With this system, there are two worst case scenarios. The first involves the mismanagement of centralised registries and failure to back information up — ownership titles can be lost forever. The second involves someone filing a fraudulent title transfer. Criminals prey on vulnerable homeowners and those desperate for a home by forging a signature to appear they own a property. Before the victim has realised, the criminal has sold ownership to them and pocketed the cash.

Putting land registries on blockchain has some significant advantages:

  • Data is decentralised and distributed among many parties — it can’t be lost.
  • The buyer, seller, recorder, attorneys, banks, and all parties involved would have to authenticate ownership with a multi-signature transaction. This makes filing fraudulent title changes that much harder.

Real world property ownership trials

Cook County, Illinois stepped into unknown territory when they trialled blockchain to track and transfer real-estate property titles and other public records. All thanks to a pilot program led by John Mirkovic.

Sweden wanted to reduce irregularities and counterfeits and increase transparency in property ownership, so they conducted an experiment. From June 2016, they trialled and tested blockchain to record and keep property ownership records. Sweden is expected to have their blockchain land registry system in place by 2019.

Other countries were quick to follow suit, including India and Estonia. With property disputes accounting for a 66% of all civil cases and a 0.5% drag on GDP, the Indian state Andhra Pradesh has successfully recorded more than 100,000 land records using the blockchain technology. Estonia is not far behind with similar efforts.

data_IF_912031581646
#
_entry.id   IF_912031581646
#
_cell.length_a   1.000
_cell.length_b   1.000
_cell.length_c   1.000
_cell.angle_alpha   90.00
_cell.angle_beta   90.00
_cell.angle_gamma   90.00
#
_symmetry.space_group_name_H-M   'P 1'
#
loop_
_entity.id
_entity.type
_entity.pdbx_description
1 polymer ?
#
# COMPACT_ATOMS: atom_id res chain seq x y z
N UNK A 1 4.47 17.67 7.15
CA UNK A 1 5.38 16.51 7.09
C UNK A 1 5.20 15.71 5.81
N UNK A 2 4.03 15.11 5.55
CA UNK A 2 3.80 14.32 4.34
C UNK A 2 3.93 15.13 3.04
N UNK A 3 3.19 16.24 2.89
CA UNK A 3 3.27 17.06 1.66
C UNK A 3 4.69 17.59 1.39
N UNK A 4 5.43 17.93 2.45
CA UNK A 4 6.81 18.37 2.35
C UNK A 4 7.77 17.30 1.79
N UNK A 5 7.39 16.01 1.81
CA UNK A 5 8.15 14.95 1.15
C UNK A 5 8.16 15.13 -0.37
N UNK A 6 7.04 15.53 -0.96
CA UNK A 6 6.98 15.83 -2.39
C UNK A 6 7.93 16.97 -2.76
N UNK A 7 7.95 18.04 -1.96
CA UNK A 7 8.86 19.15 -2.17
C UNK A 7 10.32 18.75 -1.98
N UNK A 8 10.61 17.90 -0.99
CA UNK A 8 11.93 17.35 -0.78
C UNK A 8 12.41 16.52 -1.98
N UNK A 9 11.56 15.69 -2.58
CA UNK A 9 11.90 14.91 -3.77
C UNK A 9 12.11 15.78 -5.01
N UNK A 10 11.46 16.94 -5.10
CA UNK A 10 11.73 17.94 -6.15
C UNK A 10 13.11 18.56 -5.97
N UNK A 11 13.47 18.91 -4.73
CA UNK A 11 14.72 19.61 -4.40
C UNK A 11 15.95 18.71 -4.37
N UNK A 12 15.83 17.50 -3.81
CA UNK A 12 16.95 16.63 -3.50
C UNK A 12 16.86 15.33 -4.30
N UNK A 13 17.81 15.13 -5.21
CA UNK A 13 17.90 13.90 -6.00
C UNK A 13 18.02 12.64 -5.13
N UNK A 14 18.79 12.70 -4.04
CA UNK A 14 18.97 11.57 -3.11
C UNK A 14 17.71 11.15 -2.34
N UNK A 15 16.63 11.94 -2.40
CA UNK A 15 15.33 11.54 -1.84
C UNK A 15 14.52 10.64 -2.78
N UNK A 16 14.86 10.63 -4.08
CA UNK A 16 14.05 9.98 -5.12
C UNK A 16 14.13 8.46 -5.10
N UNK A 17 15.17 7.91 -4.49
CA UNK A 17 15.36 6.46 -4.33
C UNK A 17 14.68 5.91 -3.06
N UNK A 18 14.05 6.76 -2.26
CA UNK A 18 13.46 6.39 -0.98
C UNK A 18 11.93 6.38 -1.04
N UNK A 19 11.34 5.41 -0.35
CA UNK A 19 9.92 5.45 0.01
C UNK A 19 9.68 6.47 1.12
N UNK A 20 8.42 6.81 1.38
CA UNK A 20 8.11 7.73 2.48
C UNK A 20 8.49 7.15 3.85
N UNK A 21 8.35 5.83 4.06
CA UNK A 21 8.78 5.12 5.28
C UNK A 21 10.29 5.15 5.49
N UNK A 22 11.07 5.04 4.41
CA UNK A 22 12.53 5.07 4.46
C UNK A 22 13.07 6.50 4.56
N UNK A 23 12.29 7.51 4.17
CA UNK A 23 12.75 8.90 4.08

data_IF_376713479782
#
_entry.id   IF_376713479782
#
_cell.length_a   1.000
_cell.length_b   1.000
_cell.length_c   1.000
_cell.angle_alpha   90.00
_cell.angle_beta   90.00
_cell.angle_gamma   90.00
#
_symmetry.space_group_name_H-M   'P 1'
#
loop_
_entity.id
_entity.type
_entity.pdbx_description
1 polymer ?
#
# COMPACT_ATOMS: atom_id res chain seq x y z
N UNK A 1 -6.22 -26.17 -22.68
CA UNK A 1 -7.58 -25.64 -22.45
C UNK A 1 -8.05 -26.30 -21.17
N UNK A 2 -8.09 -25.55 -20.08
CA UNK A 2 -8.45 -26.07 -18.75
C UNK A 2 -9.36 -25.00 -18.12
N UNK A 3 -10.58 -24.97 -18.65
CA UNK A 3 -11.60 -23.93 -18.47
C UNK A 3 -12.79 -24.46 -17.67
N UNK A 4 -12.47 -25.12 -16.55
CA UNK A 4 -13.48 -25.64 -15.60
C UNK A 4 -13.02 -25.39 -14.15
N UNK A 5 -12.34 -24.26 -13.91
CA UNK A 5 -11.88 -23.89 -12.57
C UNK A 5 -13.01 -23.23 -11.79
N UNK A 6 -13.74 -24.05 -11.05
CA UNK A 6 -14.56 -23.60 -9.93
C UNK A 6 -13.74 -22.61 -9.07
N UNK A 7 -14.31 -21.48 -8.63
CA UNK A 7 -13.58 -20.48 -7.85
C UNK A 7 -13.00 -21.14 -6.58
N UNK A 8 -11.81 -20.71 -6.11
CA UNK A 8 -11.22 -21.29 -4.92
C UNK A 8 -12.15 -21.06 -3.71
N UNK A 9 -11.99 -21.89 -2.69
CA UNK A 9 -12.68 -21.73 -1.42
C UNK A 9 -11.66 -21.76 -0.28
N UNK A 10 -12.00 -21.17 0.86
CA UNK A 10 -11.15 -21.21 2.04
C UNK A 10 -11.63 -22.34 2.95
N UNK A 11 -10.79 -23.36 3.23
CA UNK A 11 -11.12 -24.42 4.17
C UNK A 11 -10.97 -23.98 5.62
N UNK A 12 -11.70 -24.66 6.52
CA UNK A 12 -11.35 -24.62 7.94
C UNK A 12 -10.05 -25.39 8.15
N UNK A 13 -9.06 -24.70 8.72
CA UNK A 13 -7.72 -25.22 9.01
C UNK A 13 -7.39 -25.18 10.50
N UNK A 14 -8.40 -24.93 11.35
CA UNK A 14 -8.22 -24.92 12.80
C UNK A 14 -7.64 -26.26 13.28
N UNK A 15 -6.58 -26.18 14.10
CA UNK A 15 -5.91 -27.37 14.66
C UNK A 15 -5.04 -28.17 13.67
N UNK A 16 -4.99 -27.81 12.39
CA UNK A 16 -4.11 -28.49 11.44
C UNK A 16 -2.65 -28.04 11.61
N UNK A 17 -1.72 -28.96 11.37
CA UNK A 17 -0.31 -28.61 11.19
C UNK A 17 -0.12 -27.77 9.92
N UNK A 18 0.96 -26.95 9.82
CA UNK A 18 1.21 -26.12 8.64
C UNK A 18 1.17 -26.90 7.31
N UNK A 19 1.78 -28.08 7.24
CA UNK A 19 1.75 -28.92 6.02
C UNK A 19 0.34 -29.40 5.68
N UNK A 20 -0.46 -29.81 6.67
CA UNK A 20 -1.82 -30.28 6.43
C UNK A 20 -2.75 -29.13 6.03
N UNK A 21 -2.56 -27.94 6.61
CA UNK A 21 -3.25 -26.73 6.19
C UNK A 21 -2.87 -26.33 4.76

Mortgage inefficiency and lack of accessibility

The process of receiving a mortgage typically requires a lot of money. It is also filled with inherent inefficiencies. Intermediaries and third parties need underwriting fees, legal fees, levies, and more expenses as part of the process. Administering this process can take a long time.

With the aid of distributed-ledgers and smart contracts, these intermediaries are replaced by blockchain technology. At each stage of the process, ledgers are updated immediately, automatically, transparently, and can be traced. Costs are reduced and time is saved.

Mortgages also have limited access. It seems that people who need to take out a loan often don’t get the terms they want or need. To lower the barrier of entry, a blockchain peer-to-peer mortgage lending platform offers borrowers an alternative to traditional bank rates. It allows lenders to invest small amounts into a large number of mortgages. The platform is decentralised and removes the need for a third party that brings down interest rates for those looking to buy a home.

Looking forward

Concerning security and efficiency, property ownership and mortgages are desperate for innovation. Blockchain applications are being trialled and applied to help solve some of the property market’s most significant problems: liquidity, fraud, and inaccessibility.

But applications don’t stop there. Utilising blockchain is being explored for future credit scores, anti-money laundering property purchases, proof of affordability, and improving the valuation of houses. With the future being trialled and tested today, blockchain’s potential in the property market seems endless.